Iran may solve FATF issue – President Rouhani
BAKU, Azerbaijan, July 7
By Elnur Baghishov – Trend:
Iran can solve the problems that arise in this regard, by adopting the FATF conventions, Iranian President Hassan Rouhani said in a government meeting today on July 7, Trend reports citing the Iranian President Office’s official website.
According to Rouhani, Iran's banking relations with the rest of the world will face problems until it adopts the FATF conventions. At present, banks in more than 190 countries operate within the FATF. The two countries, North Korea and Iran are outside this framework. Although Iran has returned to this framework in recent years, it has been expelled from the FATF again for failing to ratify the conventions.
The president added that the country's risk has increased with the blacklisting of Iran's name by the FATF. Because no one wants to invest in this case. The main reason for this is that investments of local and foreign investors are ultimately made through banks. Because a person cannot carry $500 million or $1 billion with him.
The objectives of FATF are to set standards and promote effective implementation of legal, regulatory, and operational measures for combating money laundering, terrorist financing, and other related threats to the integrity of the international financial system.
During the recent FATF meeting, Iran has been warned that it may be added to the list of non-cooperative countries within three months if it does not completely fulfill the FATF requirements. Iran fulfilled 37 of 41 FATF requirements. The remaining four requirements refer to the legislative field.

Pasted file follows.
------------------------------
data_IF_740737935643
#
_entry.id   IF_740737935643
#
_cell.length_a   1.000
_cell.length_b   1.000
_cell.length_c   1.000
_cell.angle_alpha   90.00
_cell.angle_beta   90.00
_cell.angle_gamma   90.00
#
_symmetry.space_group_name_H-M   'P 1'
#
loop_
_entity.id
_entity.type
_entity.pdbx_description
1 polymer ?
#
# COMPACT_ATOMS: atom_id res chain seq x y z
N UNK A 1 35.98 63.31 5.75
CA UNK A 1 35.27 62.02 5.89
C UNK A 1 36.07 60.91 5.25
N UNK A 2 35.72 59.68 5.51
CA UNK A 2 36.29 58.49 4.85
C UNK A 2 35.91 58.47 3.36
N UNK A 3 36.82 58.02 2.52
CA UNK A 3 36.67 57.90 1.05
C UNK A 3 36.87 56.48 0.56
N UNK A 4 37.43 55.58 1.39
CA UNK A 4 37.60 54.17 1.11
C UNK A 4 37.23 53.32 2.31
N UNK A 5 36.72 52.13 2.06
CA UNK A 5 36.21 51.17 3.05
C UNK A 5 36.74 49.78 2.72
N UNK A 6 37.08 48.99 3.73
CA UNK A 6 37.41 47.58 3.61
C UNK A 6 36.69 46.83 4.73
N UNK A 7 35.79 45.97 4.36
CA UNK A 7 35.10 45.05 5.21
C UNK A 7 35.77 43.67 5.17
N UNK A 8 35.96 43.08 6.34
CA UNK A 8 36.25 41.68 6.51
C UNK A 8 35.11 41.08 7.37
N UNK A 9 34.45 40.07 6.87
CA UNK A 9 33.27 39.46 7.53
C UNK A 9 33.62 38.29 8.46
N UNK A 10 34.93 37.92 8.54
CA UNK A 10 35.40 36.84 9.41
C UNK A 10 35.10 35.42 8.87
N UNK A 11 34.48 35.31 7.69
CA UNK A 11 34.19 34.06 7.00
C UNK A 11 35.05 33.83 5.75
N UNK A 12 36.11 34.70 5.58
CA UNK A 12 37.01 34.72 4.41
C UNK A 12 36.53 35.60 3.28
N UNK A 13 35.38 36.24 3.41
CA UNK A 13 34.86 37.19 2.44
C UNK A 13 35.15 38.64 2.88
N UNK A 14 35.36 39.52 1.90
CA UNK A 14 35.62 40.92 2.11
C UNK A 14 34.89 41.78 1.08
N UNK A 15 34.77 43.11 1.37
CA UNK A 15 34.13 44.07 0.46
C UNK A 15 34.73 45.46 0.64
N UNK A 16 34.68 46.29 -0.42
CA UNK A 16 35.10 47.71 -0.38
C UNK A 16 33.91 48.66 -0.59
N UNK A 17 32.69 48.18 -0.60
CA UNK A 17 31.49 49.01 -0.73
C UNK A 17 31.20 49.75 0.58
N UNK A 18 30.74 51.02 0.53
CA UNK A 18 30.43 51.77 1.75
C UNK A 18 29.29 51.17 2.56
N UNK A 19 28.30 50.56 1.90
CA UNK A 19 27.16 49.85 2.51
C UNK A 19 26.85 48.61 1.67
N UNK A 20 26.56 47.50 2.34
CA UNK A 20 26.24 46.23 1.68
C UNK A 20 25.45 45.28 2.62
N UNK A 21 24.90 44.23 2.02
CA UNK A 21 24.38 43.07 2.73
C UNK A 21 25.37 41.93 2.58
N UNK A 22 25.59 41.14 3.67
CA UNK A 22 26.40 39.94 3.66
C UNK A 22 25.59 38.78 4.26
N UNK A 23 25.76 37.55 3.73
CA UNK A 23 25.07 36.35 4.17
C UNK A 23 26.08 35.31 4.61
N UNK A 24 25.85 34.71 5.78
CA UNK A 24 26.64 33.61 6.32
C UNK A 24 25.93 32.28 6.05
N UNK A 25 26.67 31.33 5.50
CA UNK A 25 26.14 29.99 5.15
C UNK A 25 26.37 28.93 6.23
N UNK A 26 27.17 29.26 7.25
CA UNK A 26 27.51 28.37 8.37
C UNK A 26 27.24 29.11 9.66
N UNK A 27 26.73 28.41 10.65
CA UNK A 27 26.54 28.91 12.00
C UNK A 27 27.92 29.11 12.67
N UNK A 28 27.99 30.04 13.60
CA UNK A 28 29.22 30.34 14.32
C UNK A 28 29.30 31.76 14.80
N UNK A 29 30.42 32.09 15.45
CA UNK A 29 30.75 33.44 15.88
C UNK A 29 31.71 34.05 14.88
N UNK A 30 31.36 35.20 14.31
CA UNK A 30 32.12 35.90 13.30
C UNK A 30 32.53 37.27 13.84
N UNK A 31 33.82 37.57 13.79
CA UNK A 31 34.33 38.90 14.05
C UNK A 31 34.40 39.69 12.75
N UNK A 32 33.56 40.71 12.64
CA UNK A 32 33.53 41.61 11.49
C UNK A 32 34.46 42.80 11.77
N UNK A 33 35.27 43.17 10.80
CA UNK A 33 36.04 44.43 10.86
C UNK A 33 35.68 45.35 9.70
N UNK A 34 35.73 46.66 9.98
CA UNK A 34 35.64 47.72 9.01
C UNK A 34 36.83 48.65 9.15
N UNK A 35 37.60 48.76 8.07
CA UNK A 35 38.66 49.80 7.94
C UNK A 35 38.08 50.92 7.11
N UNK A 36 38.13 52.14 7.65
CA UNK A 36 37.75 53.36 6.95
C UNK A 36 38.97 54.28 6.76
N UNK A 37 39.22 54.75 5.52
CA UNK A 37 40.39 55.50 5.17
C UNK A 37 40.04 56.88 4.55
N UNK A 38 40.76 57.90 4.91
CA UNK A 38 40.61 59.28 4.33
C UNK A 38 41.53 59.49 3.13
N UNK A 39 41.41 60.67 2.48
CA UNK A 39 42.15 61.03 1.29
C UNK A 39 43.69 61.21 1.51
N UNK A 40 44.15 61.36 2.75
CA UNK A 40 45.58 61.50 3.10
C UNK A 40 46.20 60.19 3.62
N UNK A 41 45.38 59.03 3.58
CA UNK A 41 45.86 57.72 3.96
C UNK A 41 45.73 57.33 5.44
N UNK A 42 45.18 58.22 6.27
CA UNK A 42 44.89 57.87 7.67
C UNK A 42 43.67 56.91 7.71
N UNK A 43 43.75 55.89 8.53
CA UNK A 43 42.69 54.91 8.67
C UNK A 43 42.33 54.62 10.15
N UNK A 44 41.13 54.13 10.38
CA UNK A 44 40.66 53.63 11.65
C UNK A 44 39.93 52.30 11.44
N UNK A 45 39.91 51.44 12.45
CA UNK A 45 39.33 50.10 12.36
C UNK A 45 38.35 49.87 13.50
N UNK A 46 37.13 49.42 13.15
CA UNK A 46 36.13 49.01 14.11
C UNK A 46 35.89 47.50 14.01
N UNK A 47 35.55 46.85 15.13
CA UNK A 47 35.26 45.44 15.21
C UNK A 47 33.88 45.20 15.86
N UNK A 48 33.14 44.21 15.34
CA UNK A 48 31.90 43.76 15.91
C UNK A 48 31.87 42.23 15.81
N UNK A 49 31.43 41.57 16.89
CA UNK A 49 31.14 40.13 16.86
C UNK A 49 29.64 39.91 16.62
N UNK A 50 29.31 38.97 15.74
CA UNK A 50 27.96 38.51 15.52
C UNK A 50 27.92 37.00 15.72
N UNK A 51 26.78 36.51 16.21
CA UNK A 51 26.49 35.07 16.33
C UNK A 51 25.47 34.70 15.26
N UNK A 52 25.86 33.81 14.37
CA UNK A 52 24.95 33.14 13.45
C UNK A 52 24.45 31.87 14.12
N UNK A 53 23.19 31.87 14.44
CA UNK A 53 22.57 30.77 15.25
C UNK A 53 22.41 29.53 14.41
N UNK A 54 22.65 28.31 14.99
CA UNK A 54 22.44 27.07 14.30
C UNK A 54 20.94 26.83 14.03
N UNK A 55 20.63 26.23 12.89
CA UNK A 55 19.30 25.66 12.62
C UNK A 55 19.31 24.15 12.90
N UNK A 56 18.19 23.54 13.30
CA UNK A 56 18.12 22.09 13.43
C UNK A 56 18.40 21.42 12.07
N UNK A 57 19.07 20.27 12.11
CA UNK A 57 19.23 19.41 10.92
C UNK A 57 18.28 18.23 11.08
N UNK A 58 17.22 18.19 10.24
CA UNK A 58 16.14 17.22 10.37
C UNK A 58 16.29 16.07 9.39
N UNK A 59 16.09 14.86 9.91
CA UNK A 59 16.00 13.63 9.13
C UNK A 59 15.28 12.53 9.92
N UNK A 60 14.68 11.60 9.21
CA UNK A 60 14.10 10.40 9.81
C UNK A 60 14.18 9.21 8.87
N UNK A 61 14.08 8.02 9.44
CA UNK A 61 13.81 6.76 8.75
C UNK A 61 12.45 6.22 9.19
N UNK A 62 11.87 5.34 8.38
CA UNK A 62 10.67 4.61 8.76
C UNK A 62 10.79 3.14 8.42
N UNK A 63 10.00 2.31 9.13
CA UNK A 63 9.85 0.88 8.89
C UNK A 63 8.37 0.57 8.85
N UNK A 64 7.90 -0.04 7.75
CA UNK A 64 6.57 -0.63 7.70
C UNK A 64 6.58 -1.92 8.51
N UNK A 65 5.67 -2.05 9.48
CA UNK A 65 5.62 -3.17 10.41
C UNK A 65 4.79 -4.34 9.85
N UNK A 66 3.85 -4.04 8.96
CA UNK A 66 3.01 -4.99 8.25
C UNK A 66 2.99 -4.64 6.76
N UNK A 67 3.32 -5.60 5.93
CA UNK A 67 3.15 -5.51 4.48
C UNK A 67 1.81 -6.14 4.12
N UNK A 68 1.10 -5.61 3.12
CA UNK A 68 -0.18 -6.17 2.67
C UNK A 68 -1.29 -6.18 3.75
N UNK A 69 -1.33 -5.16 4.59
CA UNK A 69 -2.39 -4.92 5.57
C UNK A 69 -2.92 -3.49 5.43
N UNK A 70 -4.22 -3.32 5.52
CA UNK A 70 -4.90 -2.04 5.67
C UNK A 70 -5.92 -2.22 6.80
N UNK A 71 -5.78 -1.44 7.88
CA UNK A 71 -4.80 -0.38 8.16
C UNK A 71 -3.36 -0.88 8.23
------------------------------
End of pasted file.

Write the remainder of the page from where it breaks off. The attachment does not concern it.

The amendments to the Counter-Terrorist Financing Act, Anti-Money Laundering Act, Convention against Transnational Organized Crime (Palermo), and International Convention for the Suppression of the Financing of Terrorism (CFT) were prepared by the Iranian government and sent to the parliament.
Although the four conventions have been approved and sent to the Expediency Council of Iran, the CFT and Palermo conventions have not yet been ratified by the Council.
FATF was established in 1989 on the initiative of the G7 Group to combat money laundering. FATF has 37 members and its secretariat is in Paris.
Iran was included in the FATF blacklist in 2007. The anti-Tehran steps have been taken since 2009. Thus, the countries were cautious in their financial and banking transactions with Iran.
Taking reciprocal steps against Iran through diplomatic steps has been postponed since 2016. FATF included Iran on the blacklist again on Feb. 21, 2020.